Mall Santa stories will hit you right in the feels

'Tis the season over at Reddit, where a mall santas thread made its way to the Front Page of the Internet on Monday. The prompt called for the mall santas of Reddit to post the most disturbing, heart-wrenching, or weirdest requests they fielded while sitting on the throne of lies.

The results are as terrifying, uplifting, and depressing as you'd imagine.

Seriously, don't go over there unless you're armed with boxes of tissues and ready for your afternoon cry.

I was Elementary School Santa for three years. This experience still haunts me....

I'd had a long morning of little tykes with retail advertising dreams of all kinds of shiny new 'must have' toys, older boys with dreams of motorized vehicles, and older girls with dreams of 'cute boys' and makeup and clothes. After a break to 'feed the reindeer'.. (those costumes are HOT), I returned to a busy classroom filled with kids working at all the activities and having fun. And then, after another hour of the usual, I met two little children dressed in their Sunday best.

And each of them perched on my knee, looked deep into my eyes, and asked, quietly and from the depths of their hearts, "Please Santa. I don't want any toys. I don't want anything. I just want my baby sister to get better." And suddenly I knew who they were... their little sister, age 7, was dying of cancer in the local Children's hospital. We had already done a school fundraiser for her and her family. Our Scout Troop had raked leaves at their house, and helped them with their Thanksgiving dinner.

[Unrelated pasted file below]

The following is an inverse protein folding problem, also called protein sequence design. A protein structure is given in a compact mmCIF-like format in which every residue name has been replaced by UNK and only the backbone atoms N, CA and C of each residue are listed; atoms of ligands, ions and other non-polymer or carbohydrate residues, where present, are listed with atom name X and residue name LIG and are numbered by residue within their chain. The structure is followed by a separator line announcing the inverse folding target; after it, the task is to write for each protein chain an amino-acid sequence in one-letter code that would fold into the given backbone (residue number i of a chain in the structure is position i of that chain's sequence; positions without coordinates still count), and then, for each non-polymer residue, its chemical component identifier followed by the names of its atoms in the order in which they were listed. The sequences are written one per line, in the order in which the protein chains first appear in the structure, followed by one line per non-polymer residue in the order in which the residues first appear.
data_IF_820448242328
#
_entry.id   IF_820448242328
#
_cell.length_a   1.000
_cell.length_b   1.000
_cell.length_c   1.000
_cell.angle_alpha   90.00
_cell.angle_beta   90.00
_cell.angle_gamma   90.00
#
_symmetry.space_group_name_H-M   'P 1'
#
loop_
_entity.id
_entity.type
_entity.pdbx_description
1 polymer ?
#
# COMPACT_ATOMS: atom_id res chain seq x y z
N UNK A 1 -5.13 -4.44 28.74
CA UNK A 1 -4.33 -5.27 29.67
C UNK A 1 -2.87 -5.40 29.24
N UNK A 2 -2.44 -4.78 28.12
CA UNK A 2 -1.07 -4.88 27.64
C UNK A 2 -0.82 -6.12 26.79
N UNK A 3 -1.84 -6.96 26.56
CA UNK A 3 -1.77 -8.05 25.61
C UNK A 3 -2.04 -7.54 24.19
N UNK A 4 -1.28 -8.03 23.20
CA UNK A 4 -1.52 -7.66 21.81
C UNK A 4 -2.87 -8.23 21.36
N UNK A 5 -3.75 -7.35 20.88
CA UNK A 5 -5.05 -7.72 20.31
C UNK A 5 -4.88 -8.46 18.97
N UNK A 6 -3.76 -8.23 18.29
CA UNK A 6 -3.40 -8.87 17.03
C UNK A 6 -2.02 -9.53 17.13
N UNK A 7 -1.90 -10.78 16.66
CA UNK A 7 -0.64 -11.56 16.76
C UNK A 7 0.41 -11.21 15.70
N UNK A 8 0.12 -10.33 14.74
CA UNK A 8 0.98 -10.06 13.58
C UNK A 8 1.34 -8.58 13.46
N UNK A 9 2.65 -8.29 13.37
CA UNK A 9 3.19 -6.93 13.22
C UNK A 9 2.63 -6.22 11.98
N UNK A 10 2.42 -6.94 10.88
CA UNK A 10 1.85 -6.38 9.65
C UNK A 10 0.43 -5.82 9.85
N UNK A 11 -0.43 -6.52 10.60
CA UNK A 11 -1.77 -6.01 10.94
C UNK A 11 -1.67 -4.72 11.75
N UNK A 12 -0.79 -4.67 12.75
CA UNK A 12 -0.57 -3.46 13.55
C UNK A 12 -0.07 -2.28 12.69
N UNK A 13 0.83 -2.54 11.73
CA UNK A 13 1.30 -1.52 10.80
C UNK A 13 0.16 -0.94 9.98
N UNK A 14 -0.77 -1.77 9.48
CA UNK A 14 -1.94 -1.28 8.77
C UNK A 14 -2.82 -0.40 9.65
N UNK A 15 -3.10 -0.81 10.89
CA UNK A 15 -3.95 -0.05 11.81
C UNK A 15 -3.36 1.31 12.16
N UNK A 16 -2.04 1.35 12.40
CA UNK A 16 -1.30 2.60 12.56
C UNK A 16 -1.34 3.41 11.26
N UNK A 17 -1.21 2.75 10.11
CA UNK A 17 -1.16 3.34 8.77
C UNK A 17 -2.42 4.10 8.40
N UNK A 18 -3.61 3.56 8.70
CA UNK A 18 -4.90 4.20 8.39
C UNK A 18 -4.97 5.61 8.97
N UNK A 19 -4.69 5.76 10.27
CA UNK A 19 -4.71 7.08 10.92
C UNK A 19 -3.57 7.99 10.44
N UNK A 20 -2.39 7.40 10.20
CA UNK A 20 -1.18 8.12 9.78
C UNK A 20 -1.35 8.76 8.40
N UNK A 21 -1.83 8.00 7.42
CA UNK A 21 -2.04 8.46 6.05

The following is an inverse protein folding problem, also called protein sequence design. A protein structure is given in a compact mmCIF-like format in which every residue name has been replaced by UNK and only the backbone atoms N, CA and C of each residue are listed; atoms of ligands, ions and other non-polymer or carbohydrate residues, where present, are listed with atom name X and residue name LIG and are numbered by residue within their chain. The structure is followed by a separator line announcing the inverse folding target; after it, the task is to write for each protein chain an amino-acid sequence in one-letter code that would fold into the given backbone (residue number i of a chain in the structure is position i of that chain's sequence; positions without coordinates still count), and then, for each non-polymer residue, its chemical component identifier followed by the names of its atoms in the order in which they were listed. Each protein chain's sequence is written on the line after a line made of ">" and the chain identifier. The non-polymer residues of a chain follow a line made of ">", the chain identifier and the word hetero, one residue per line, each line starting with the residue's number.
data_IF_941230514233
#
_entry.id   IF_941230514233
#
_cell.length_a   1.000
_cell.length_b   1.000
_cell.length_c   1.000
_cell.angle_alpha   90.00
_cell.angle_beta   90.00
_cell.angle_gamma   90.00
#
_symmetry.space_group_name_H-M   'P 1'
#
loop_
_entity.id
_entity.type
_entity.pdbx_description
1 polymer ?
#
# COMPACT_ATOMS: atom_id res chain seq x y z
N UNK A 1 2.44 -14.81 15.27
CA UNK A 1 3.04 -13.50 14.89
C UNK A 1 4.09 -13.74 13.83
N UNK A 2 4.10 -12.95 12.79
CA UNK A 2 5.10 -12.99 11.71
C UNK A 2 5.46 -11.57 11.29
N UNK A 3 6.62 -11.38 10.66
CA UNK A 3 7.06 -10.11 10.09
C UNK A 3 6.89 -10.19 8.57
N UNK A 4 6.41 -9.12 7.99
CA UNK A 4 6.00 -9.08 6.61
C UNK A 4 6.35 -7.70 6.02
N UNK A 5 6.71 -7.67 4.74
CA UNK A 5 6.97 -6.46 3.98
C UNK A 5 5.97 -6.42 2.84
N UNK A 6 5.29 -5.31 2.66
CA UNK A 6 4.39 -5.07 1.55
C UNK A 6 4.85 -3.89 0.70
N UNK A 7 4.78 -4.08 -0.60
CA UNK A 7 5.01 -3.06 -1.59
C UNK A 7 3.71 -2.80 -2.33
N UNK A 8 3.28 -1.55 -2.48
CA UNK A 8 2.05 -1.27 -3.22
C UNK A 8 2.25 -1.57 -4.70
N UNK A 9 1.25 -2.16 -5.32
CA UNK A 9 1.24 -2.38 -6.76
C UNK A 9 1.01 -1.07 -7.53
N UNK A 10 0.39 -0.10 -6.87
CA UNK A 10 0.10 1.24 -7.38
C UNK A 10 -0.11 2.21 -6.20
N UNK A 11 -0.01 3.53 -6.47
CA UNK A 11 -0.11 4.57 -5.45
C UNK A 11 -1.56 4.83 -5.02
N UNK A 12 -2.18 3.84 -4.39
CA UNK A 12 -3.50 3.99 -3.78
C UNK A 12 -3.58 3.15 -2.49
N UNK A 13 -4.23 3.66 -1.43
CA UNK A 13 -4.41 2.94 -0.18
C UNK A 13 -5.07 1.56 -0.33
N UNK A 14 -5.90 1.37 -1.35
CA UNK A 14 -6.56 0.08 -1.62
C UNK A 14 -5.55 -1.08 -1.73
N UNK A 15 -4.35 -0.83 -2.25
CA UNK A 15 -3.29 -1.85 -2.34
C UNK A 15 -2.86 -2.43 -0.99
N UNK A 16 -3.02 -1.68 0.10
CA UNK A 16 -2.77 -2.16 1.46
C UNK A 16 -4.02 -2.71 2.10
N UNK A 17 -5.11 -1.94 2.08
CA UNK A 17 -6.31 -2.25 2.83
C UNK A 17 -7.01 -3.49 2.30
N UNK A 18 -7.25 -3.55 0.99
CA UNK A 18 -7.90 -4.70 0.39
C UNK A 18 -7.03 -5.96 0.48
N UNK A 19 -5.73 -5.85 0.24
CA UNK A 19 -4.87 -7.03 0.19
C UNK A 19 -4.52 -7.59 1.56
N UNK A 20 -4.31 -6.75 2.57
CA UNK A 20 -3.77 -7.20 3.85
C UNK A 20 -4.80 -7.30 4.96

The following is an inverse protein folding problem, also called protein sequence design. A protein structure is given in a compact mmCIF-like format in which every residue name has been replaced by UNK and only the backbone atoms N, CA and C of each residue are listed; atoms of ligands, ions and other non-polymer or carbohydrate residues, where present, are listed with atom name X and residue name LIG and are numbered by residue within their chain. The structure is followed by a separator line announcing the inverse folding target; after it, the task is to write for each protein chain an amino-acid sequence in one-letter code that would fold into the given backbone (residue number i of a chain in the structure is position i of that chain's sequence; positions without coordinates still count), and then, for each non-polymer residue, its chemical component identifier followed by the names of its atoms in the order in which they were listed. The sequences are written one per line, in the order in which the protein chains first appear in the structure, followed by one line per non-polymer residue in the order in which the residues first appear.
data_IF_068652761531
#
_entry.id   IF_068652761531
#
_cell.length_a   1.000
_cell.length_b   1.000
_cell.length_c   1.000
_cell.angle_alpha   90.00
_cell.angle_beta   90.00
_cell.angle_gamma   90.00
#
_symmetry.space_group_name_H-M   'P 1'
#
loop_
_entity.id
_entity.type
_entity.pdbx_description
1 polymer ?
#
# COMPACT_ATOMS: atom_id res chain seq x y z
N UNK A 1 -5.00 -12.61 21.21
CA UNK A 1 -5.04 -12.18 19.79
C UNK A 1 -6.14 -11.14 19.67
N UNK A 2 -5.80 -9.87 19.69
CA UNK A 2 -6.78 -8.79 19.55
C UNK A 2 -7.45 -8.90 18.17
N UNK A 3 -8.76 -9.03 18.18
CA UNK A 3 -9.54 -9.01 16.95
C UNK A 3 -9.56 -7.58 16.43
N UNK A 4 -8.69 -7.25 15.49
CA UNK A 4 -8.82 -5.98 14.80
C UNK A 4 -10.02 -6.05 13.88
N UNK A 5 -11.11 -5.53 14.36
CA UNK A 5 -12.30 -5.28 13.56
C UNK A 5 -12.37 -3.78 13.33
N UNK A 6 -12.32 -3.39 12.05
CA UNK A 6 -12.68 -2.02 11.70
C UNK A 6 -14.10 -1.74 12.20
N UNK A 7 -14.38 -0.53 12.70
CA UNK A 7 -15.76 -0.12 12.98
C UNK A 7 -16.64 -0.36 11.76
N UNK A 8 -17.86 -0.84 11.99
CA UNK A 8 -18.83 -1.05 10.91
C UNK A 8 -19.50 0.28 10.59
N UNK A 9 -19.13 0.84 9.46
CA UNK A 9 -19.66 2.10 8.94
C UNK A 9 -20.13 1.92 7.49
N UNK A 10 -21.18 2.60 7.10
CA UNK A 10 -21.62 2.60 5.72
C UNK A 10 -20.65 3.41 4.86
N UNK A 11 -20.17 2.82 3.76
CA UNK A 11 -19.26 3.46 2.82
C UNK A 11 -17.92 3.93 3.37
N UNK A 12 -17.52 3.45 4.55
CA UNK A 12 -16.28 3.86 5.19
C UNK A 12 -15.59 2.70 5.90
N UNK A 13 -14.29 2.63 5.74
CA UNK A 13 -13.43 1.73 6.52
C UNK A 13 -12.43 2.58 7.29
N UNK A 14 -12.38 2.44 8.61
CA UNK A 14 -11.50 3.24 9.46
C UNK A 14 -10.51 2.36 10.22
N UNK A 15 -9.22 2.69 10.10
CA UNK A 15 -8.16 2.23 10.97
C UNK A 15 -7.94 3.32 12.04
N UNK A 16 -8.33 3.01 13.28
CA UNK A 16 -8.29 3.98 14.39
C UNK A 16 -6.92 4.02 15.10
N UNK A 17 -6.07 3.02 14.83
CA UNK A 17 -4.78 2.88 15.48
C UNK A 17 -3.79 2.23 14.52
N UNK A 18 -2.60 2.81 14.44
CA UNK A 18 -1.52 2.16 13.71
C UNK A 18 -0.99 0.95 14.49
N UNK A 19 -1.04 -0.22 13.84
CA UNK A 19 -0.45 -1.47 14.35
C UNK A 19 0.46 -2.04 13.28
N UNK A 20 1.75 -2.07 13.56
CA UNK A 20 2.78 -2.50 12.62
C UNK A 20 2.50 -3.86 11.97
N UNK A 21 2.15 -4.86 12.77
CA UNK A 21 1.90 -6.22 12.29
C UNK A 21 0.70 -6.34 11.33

It took everything I had to not weep. I hugged each child close in turn, gave them their candy cane, and told them that it wasn't up to Santa, but I would do my best to put in a good word with the guy upstairs. And told them to remember that everybody loved them too, and that it was OK to have fun for themselves. And that I would do what I could to make sure they had some presents.

They each smiled a little bit in turn, and went to hug each other and their grandmother. I could see the smile through the pain in her eyes and she led them to other activities.

I called a break to 'check on Rudolph on the roof', and walked as rapidly as I could to the teacher's lounge. Where I wept quietly for the little girl, and her family, and the unselfish love of little children.

And then put on the Suit and went back to work with a broken heart.

She died two days after Christmas. We planted a butterfly garden at the school in her name, just outside the office window. It's a pretty place, with a shaded bench and brilliant flowers. And the butterflies come there in the summer and dance.

Ed: The gold was very sweet, thank you. Give the love forward, folks. Always remember: Sadness shared is sadness reduced. Joy shared is joy increased.

Pardon me while I spend the rest of the afternoon trying to get this thing out of my eye. [Reddit]

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